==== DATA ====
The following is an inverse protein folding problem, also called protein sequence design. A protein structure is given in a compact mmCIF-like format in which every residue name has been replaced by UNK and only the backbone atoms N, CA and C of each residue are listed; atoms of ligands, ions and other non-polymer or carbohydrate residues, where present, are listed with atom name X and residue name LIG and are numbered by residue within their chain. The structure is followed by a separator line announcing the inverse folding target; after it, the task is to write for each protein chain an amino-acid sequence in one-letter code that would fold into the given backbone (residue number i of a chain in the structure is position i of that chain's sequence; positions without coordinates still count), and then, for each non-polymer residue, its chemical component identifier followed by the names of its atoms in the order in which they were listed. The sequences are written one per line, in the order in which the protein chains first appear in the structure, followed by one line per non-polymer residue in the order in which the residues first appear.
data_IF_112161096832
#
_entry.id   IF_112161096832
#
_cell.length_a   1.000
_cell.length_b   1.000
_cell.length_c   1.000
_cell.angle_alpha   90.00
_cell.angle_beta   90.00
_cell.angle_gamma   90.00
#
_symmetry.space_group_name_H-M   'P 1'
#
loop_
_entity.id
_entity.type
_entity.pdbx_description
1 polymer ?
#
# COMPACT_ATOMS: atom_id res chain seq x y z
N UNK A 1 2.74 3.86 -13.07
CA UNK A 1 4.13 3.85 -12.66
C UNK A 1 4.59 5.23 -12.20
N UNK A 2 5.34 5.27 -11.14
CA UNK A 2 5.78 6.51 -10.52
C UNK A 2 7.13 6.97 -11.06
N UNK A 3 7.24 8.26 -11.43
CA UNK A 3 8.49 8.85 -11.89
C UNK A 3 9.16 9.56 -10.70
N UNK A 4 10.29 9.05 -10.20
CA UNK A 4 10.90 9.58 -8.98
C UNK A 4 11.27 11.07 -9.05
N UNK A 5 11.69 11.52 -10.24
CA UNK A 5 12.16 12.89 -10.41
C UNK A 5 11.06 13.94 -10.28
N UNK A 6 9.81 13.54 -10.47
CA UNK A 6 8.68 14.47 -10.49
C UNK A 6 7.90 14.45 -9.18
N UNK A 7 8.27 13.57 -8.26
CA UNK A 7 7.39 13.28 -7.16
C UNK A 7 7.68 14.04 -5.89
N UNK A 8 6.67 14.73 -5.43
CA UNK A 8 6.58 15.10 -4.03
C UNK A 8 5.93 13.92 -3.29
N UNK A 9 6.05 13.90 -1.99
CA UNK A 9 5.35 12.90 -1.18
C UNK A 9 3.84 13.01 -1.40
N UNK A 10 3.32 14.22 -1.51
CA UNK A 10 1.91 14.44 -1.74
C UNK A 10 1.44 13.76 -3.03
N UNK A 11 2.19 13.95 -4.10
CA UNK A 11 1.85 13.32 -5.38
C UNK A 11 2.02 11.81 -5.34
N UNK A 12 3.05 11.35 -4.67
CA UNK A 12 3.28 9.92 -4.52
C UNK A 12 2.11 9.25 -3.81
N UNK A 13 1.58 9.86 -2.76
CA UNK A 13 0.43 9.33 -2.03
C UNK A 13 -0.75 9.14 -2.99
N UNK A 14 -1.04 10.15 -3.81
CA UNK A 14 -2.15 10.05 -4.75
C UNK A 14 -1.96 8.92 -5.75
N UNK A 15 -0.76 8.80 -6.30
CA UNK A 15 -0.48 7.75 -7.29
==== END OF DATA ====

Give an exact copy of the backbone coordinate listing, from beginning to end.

The following is an inverse protein folding problem, also called protein sequence design. A protein structure is given in a compact mmCIF-like format in which every residue name has been replaced by UNK and only the backbone atoms N, CA and C of each residue are listed; atoms of ligands, ions and other non-polymer or carbohydrate residues, where present, are listed with atom name X and residue name LIG and are numbered by residue within their chain. The structure is followed by a separator line announcing the inverse folding target; after it, the task is to write for each protein chain an amino-acid sequence in one-letter code that would fold into the given backbone (residue number i of a chain in the structure is position i of that chain's sequence; positions without coordinates still count), and then, for each non-polymer residue, its chemical component identifier followed by the names of its atoms in the order in which they were listed. The sequences are written one per line, in the order in which the protein chains first appear in the structure, followed by one line per non-polymer residue in the order in which the residues first appear.
data_IF_112161096832
#
_entry.id   IF_112161096832
#
_cell.length_a   1.000
_cell.length_b   1.000
_cell.length_c   1.000
_cell.angle_alpha   90.00
_cell.angle_beta   90.00
_cell.angle_gamma   90.00
#
_symmetry.space_group_name_H-M   'P 1'
#
loop_
_entity.id
_entity.type
_entity.pdbx_description
1 polymer ?
#
# COMPACT_ATOMS: atom_id res chain seq x y z
N UNK A 1 2.74 3.86 -13.07
CA UNK A 1 4.13 3.85 -12.66
C UNK A 1 4.59 5.23 -12.20
N UNK A 2 5.34 5.27 -11.14
CA UNK A 2 5.78 6.51 -10.52
C UNK A 2 7.13 6.97 -11.06
N UNK A 3 7.24 8.26 -11.43
CA UNK A 3 8.49 8.85 -11.89
C UNK A 3 9.16 9.56 -10.70
N UNK A 4 10.29 9.05 -10.20
CA UNK A 4 10.90 9.58 -8.98
C UNK A 4 11.27 11.07 -9.05
N UNK A 5 11.69 11.52 -10.24
CA UNK A 5 12.16 12.89 -10.41
C UNK A 5 11.06 13.94 -10.28
N UNK A 6 9.81 13.54 -10.47
CA UNK A 6 8.68 14.47 -10.49
C UNK A 6 7.90 14.45 -9.18
N UNK A 7 8.27 13.57 -8.26
CA UNK A 7 7.39 13.28 -7.16
C UNK A 7 7.68 14.04 -5.89
N UNK A 8 6.67 14.73 -5.43
CA UNK A 8 6.58 15.10 -4.03
C UNK A 8 5.93 13.92 -3.29
N UNK A 9 6.05 13.90 -1.99
CA UNK A 9 5.35 12.90 -1.18
C UNK A 9 3.84 13.01 -1.40
N UNK A 10 3.32 14.22 -1.51
CA UNK A 10 1.91 14.44 -1.74
C UNK A 10 1.44 13.76 -3.03
N UNK A 11 2.19 13.95 -4.10
CA UNK A 11 1.85 13.32 -5.38
C UNK A 11 2.02 11.81 -5.34
N UNK A 12 3.05 11.35 -4.67
CA UNK A 12 3.28 9.92 -4.52
C UNK A 12 2.11 9.25 -3.81
N UNK A 13 1.58 9.86 -2.76
CA UNK A 13 0.43 9.33 -2.03
C UNK A 13 -0.75 9.14 -2.99
N UNK A 14 -1.04 10.15 -3.81
CA UNK A 14 -2.15 10.05 -4.75
C UNK A 14 -1.96 8.92 -5.75
N UNK A 15 -0.76 8.80 -6.30
CA UNK A 15 -0.48 7.75 -7.29